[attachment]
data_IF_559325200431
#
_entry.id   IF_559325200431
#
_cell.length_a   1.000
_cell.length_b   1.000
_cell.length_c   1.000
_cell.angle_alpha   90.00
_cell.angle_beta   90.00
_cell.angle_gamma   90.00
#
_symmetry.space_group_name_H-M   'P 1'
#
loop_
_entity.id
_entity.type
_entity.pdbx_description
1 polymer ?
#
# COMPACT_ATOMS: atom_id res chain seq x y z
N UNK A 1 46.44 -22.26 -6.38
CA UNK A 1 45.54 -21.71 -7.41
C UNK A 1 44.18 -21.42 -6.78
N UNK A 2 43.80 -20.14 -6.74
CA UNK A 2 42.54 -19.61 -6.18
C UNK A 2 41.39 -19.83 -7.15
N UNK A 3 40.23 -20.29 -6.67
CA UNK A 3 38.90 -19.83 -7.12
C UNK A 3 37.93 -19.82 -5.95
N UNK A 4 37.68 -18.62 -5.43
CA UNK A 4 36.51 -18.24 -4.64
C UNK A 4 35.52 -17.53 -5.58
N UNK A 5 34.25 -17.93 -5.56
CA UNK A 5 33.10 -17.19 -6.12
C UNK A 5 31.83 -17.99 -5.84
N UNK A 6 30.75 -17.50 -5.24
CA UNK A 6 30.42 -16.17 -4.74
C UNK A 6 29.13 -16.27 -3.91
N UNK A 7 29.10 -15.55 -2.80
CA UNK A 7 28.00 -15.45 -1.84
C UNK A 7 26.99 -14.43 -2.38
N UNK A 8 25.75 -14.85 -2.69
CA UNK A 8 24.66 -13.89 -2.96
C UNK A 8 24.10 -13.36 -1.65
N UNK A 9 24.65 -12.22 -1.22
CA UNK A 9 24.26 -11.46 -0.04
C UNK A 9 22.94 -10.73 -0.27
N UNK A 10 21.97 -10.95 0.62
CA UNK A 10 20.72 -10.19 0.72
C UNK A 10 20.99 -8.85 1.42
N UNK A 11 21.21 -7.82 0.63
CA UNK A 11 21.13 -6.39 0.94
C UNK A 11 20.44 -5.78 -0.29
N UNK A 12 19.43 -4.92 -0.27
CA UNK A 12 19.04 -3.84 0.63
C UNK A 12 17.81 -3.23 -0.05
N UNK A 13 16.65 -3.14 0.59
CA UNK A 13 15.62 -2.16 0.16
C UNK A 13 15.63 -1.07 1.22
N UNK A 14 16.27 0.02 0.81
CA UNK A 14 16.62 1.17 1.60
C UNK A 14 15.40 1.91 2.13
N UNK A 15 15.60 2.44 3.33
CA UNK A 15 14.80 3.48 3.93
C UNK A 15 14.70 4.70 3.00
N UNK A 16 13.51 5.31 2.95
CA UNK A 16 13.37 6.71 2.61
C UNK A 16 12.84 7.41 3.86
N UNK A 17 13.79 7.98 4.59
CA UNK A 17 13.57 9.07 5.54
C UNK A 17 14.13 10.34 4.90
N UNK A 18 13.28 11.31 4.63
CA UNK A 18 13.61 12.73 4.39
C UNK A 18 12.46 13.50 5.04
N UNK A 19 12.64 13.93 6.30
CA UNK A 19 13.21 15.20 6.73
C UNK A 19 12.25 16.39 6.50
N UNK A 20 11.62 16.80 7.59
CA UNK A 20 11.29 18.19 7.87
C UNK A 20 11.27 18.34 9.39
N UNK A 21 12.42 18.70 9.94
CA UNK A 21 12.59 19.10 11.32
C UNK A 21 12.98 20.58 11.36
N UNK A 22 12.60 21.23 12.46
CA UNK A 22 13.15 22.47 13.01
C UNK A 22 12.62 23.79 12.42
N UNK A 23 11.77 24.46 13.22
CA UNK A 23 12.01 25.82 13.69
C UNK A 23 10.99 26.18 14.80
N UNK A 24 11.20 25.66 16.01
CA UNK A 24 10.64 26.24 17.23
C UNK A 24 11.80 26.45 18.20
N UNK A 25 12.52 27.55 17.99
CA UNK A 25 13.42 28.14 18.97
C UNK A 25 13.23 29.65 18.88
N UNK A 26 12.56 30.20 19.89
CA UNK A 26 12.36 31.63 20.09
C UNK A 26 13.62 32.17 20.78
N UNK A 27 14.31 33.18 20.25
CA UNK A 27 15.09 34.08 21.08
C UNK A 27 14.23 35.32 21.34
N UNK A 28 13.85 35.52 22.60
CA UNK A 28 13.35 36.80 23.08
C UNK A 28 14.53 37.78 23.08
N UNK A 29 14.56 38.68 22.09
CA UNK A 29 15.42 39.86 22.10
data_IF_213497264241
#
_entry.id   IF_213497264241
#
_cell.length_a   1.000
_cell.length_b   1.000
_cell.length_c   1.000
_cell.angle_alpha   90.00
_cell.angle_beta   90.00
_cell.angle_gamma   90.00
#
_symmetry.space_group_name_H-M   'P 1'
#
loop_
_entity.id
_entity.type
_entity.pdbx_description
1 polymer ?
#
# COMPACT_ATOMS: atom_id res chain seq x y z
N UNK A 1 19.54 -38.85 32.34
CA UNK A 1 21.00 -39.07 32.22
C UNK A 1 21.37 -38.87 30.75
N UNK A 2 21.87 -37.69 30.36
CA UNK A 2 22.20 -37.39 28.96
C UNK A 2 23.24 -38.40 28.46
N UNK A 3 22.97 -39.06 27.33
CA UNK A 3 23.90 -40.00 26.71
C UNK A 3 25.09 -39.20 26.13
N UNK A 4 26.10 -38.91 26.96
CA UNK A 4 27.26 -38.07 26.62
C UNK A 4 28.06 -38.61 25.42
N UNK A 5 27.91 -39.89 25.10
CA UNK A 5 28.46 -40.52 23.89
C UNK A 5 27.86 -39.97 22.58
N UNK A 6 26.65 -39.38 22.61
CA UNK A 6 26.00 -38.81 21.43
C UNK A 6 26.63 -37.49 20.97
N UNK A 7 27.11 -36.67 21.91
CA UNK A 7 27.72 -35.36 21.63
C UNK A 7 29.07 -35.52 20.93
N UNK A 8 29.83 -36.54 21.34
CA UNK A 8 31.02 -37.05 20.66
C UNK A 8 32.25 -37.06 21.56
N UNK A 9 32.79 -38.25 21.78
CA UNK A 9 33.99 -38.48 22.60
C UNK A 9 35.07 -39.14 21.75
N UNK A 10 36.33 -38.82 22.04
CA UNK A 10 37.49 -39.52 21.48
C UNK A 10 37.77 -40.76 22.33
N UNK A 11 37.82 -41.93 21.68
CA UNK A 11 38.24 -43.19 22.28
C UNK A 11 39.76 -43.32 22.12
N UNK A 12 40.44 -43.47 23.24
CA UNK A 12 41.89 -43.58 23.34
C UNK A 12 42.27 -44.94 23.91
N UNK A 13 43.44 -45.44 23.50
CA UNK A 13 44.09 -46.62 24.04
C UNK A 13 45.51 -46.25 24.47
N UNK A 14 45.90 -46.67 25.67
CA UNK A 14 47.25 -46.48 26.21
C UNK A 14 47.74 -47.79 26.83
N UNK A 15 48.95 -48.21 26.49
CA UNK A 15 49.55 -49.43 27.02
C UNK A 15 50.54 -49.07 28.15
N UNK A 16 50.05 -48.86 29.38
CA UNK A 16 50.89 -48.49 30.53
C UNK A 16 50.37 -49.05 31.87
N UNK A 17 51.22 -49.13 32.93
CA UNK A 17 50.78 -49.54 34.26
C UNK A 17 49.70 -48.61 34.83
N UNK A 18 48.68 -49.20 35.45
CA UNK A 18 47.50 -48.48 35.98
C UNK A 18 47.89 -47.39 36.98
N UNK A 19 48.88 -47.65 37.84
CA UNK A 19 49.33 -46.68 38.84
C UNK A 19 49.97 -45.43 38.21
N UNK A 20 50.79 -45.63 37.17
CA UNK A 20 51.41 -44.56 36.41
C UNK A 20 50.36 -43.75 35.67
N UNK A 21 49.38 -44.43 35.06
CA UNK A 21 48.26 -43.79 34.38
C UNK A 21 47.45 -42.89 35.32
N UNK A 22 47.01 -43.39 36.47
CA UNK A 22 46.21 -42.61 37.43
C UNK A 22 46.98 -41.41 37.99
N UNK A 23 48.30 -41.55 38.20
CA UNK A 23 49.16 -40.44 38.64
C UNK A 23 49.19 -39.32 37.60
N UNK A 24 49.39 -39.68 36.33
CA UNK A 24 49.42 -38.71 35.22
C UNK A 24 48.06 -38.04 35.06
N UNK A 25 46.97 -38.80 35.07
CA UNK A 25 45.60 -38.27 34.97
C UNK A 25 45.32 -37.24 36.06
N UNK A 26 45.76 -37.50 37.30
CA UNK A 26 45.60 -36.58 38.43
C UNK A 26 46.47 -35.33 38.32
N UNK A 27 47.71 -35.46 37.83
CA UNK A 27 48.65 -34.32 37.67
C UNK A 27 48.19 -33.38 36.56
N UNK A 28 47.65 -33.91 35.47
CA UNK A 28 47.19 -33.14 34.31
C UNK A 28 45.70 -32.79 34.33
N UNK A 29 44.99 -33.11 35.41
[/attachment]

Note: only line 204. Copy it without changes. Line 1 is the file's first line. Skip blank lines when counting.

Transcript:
C UNK A 26 46.47 -35.33 38.32